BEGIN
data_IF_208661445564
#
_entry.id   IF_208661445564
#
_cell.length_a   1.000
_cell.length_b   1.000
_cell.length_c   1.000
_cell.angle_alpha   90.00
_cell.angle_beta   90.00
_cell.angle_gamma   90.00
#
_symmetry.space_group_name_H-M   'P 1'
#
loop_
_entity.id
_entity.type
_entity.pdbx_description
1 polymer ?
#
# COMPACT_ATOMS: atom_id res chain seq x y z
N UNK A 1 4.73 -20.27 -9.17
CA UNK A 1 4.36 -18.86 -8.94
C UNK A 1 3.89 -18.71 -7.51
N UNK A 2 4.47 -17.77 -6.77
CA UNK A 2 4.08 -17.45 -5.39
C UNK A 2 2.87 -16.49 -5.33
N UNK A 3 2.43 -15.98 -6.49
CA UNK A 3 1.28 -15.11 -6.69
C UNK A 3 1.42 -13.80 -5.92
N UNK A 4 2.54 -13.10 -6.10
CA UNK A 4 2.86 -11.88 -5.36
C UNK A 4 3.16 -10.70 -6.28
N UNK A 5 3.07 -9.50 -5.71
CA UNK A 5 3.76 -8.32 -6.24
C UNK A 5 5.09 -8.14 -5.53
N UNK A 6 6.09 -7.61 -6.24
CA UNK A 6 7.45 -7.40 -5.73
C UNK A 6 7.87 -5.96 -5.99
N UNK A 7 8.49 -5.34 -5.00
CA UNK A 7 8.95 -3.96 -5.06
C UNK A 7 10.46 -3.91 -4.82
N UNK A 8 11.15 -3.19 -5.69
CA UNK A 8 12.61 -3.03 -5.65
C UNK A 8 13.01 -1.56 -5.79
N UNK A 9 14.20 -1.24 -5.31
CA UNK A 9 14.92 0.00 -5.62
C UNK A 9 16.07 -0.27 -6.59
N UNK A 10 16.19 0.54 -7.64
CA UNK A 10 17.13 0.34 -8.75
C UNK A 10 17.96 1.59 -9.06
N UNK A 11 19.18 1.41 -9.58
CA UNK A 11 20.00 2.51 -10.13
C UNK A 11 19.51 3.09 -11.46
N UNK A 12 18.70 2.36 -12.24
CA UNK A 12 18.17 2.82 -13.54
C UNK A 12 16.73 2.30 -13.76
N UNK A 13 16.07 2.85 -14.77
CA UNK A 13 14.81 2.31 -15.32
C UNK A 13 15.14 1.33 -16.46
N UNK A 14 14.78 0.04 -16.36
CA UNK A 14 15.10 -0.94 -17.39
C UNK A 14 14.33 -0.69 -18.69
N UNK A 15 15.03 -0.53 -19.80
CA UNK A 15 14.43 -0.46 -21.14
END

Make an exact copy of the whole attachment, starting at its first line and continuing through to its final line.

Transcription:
data_IF_208661445564
#
_entry.id   IF_208661445564
#
_cell.length_a   1.000
_cell.length_b   1.000
_cell.length_c   1.000
_cell.angle_alpha   90.00
_cell.angle_beta   90.00
_cell.angle_gamma   90.00
#
_symmetry.space_group_name_H-M   'P 1'
#
loop_
_entity.id
_entity.type
_entity.pdbx_description
1 polymer ?
#
# COMPACT_ATOMS: atom_id res chain seq x y z
N UNK A 1 4.73 -20.27 -9.17
CA UNK A 1 4.36 -18.86 -8.94
C UNK A 1 3.89 -18.71 -7.51
N UNK A 2 4.47 -17.77 -6.77
CA UNK A 2 4.08 -17.45 -5.39
C UNK A 2 2.87 -16.49 -5.33
N UNK A 3 2.43 -15.98 -6.49
CA UNK A 3 1.28 -15.11 -6.69
C UNK A 3 1.42 -13.80 -5.92
N UNK A 4 2.54 -13.10 -6.10
CA UNK A 4 2.86 -11.88 -5.36
C UNK A 4 3.16 -10.70 -6.28
N UNK A 5 3.07 -9.50 -5.71
CA UNK A 5 3.76 -8.32 -6.24
C UNK A 5 5.09 -8.14 -5.53
N UNK A 6 6.09 -7.61 -6.24
CA UNK A 6 7.45 -7.40 -5.73
C UNK A 6 7.87 -5.96 -5.99
N UNK A 7 8.49 -5.34 -5.00
CA UNK A 7 8.95 -3.96 -5.06
C UNK A 7 10.46 -3.91 -4.82
N UNK A 8 11.15 -3.19 -5.69
CA UNK A 8 12.61 -3.03 -5.65
C UNK A 8 13.01 -1.56 -5.79
N UNK A 9 14.20 -1.24 -5.31
CA UNK A 9 14.92 0.00 -5.62
C UNK A 9 16.07 -0.27 -6.59
N UNK A 10 16.19 0.54 -7.64
CA UNK A 10 17.13 0.34 -8.75
C UNK A 10 17.96 1.59 -9.06
N UNK A 11 19.18 1.41 -9.58
CA UNK A 11 20.00 2.51 -10.13
C UNK A 11 19.51 3.09 -11.46
N UNK A 12 18.70 2.36 -12.24
CA UNK A 12 18.17 2.82 -13.54
C UNK A 12 16.73 2.30 -13.76
N UNK A 13 16.07 2.85 -14.77
CA UNK A 13 14.81 2.31 -15.32
C UNK A 13 15.14 1.33 -16.46
N UNK A 14 14.78 0.04 -16.36
CA UNK A 14 15.10 -0.94 -17.39
C UNK A 14 14.33 -0.69 -18.69
N UNK A 15 15.03 -0.53 -19.80
CA UNK A 15 14.43 -0.46 -21.14